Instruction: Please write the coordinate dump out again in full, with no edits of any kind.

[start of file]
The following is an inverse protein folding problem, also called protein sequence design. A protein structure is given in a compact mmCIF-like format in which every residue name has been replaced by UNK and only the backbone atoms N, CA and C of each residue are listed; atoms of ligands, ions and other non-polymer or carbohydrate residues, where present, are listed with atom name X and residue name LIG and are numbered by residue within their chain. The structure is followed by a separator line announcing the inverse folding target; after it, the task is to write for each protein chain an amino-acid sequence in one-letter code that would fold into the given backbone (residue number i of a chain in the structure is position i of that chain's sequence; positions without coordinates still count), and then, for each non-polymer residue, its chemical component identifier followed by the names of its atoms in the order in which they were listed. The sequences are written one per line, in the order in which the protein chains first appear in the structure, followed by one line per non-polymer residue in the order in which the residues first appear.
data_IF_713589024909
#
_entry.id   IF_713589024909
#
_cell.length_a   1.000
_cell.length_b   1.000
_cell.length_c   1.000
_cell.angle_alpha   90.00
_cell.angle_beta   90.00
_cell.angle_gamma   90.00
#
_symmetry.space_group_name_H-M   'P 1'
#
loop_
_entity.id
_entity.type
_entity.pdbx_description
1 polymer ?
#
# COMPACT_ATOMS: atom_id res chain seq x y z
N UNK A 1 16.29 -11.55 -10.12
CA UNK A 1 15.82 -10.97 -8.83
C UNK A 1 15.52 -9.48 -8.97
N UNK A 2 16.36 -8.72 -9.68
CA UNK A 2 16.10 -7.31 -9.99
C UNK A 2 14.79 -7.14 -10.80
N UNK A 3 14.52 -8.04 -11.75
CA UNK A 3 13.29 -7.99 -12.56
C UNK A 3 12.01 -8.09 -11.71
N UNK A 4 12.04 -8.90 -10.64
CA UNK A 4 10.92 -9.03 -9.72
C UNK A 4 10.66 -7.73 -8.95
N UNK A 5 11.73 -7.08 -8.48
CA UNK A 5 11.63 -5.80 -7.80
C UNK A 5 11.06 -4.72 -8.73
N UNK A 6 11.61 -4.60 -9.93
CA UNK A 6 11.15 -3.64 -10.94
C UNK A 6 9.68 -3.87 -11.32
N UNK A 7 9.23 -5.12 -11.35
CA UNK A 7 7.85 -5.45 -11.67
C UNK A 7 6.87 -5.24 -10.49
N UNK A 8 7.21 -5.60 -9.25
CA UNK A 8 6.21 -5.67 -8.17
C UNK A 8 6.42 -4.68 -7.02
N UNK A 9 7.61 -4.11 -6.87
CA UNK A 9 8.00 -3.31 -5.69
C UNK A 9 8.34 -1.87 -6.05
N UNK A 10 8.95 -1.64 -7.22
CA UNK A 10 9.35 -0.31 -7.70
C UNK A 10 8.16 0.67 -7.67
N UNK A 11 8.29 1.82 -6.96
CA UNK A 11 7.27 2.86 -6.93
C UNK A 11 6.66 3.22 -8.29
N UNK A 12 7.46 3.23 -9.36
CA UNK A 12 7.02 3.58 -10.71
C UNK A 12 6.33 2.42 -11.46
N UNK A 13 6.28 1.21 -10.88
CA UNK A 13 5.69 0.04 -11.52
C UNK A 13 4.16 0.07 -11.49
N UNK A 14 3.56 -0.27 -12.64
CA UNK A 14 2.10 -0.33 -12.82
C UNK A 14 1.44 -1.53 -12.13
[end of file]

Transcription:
The following is an inverse protein folding problem, also called protein sequence design. A protein structure is given in a compact mmCIF-like format in which every residue name has been replaced by UNK and only the backbone atoms N, CA and C of each residue are listed; atoms of ligands, ions and other non-polymer or carbohydrate residues, where present, are listed with atom name X and residue name LIG and are numbered by residue within their chain. The structure is followed by a separator line announcing the inverse folding target; after it, the task is to write for each protein chain an amino-acid sequence in one-letter code that would fold into the given backbone (residue number i of a chain in the structure is position i of that chain's sequence; positions without coordinates still count), and then, for each non-polymer residue, its chemical component identifier followed by the names of its atoms in the order in which they were listed. The sequences are written one per line, in the order in which the protein chains first appear in the structure, followed by one line per non-polymer residue in the order in which the residues first appear.
data_IF_713589024909
#
_entry.id   IF_713589024909
#
_cell.length_a   1.000
_cell.length_b   1.000
_cell.length_c   1.000
_cell.angle_alpha   90.00
_cell.angle_beta   90.00
_cell.angle_gamma   90.00
#
_symmetry.space_group_name_H-M   'P 1'
#
loop_
_entity.id
_entity.type
_entity.pdbx_description
1 polymer ?
#
# COMPACT_ATOMS: atom_id res chain seq x y z
N UNK A 1 16.29 -11.55 -10.12
CA UNK A 1 15.82 -10.97 -8.83
C UNK A 1 15.52 -9.48 -8.97
N UNK A 2 16.36 -8.72 -9.68
CA UNK A 2 16.10 -7.31 -9.99
C UNK A 2 14.79 -7.14 -10.80
N UNK A 3 14.52 -8.04 -11.75
CA UNK A 3 13.29 -7.99 -12.56
C UNK A 3 12.01 -8.09 -11.71
N UNK A 4 12.04 -8.90 -10.64
CA UNK A 4 10.92 -9.03 -9.72
C UNK A 4 10.66 -7.73 -8.95
N UNK A 5 11.73 -7.08 -8.48
CA UNK A 5 11.63 -5.80 -7.80
C UNK A 5 11.06 -4.72 -8.73
N UNK A 6 11.61 -4.60 -9.93
CA UNK A 6 11.15 -3.64 -10.94
C UNK A 6 9.68 -3.87 -11.32
N UNK A 7 9.23 -5.12 -11.35
CA UNK A 7 7.85 -5.45 -11.67
C UNK A 7 6.87 -5.24 -10.49
N UNK A 8 7.21 -5.60 -9.25
CA UNK A 8 6.21 -5.67 -8.17
C UNK A 8 6.42 -4.68 -7.02
N UNK A 9 7.61 -4.11 -6.87
CA UNK A 9 8.00 -3.31 -5.69
C UNK A 9 8.34 -1.87 -6.05
N UNK A 10 8.95 -1.64 -7.22
CA UNK A 10 9.35 -0.31 -7.70
C UNK A 10 8.16 0.67 -7.67
N UNK A 11 8.29 1.82 -6.96
CA UNK A 11 7.27 2.86 -6.93
C UNK A 11 6.66 3.22 -8.29
N UNK A 12 7.46 3.23 -9.36
CA UNK A 12 7.02 3.58 -10.71
C UNK A 12 6.33 2.42 -11.46
N UNK A 13 6.28 1.21 -10.88
CA UNK A 13 5.69 0.04 -11.52
C UNK A 13 4.16 0.07 -11.49
N UNK A 14 3.56 -0.27 -12.64
CA UNK A 14 2.10 -0.33 -12.82
C UNK A 14 1.44 -1.53 -12.13